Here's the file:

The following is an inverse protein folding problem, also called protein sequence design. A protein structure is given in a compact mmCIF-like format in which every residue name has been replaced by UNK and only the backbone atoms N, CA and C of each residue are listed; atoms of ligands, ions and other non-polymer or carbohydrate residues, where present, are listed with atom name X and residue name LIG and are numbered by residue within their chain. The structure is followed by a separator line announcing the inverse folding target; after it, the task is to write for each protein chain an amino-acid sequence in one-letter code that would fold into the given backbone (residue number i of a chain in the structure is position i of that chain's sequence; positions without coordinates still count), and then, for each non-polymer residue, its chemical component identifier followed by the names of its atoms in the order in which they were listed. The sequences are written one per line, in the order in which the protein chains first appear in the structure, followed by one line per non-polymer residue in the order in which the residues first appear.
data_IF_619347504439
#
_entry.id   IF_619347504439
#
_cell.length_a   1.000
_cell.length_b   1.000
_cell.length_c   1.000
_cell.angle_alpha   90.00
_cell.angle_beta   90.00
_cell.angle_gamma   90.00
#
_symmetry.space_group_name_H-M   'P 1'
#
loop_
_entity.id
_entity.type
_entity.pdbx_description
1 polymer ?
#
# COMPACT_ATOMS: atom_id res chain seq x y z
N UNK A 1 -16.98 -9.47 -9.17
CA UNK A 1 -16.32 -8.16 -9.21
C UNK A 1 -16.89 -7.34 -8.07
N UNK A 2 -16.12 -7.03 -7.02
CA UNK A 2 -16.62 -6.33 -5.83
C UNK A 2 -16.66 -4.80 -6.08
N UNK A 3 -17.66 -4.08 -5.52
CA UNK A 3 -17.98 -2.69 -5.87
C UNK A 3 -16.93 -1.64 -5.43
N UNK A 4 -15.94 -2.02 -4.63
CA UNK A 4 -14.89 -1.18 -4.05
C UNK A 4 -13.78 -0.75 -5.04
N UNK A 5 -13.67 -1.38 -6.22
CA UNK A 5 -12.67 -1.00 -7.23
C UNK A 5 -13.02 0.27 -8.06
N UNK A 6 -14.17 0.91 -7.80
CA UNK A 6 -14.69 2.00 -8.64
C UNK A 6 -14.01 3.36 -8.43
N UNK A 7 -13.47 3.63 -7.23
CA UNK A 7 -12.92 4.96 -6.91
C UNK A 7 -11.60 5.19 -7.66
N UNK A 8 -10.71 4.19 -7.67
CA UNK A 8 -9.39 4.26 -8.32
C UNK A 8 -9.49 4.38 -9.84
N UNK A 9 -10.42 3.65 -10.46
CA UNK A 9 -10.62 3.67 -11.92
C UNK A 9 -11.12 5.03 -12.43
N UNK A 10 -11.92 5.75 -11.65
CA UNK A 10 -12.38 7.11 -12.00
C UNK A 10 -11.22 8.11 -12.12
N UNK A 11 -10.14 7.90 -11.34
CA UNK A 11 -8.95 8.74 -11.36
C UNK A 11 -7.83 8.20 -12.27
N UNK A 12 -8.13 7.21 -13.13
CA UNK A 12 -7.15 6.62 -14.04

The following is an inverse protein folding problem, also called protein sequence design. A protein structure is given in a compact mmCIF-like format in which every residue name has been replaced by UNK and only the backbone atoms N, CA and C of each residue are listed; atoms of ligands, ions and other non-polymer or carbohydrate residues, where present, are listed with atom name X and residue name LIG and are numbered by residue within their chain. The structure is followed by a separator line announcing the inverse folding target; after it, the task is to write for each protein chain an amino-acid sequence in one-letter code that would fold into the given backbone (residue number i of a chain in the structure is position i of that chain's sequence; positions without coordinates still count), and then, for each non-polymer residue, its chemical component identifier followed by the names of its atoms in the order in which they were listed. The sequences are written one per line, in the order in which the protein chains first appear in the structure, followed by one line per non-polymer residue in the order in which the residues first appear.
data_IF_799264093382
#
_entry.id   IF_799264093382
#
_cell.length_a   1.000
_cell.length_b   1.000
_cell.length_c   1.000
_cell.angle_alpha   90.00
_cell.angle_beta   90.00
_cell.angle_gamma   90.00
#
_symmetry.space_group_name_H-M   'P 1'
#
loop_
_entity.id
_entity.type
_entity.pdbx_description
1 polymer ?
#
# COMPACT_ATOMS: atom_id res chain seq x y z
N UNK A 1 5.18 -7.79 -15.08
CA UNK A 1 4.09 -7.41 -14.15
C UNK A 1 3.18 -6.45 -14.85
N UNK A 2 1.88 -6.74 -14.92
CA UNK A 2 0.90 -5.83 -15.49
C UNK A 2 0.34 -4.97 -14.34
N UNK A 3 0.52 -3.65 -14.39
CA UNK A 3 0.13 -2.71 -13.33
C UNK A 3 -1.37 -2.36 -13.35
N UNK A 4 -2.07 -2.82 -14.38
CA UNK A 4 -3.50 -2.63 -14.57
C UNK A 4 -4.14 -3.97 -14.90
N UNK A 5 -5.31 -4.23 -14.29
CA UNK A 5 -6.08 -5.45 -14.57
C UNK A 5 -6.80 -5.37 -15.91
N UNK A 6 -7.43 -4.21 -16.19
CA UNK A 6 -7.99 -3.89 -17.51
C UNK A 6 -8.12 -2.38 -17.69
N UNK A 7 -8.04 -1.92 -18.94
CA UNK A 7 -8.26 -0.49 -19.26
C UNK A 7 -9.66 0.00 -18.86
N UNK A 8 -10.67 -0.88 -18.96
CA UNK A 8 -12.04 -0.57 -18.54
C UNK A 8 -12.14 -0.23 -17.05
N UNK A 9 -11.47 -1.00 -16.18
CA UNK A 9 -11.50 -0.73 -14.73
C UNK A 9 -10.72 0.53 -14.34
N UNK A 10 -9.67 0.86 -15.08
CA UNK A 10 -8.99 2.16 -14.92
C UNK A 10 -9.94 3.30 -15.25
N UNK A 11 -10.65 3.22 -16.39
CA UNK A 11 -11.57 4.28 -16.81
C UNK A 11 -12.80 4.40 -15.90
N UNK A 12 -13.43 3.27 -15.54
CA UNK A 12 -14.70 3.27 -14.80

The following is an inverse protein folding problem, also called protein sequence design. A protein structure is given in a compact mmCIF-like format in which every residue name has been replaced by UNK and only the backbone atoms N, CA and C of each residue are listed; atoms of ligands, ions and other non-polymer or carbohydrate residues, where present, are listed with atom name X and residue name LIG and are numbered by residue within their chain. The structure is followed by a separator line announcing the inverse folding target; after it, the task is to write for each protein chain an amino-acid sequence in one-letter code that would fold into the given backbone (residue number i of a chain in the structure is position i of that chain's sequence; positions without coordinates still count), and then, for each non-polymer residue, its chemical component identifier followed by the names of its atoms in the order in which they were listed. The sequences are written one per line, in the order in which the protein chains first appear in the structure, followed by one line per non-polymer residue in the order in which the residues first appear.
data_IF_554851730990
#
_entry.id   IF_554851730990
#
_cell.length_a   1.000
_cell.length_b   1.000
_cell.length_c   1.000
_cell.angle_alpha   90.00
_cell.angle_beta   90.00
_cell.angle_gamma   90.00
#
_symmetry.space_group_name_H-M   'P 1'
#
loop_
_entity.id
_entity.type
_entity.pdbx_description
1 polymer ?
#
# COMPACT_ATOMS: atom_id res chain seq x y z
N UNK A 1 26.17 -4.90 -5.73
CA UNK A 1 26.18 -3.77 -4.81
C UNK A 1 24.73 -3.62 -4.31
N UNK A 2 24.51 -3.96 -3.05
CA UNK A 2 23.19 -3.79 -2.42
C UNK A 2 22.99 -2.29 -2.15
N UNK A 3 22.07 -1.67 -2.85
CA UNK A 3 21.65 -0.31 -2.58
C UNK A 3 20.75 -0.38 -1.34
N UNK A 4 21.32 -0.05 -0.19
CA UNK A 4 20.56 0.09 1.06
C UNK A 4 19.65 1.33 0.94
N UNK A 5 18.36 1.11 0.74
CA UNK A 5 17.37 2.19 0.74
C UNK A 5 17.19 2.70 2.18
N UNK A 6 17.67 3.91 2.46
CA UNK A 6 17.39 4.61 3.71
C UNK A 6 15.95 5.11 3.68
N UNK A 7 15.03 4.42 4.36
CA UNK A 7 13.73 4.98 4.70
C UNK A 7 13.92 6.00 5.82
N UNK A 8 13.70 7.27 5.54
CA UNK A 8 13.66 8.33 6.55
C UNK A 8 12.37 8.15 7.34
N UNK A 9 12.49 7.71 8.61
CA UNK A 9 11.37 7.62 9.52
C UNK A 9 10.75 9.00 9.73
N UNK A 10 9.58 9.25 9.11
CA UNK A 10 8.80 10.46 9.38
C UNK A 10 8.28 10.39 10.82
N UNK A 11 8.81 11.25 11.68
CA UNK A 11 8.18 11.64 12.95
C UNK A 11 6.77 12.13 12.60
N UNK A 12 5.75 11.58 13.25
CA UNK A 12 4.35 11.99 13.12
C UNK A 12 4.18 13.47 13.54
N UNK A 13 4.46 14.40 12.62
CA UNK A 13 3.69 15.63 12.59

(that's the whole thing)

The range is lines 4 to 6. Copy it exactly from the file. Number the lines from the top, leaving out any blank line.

_entry.id   IF_619347504439
#
_cell.length_a   1.000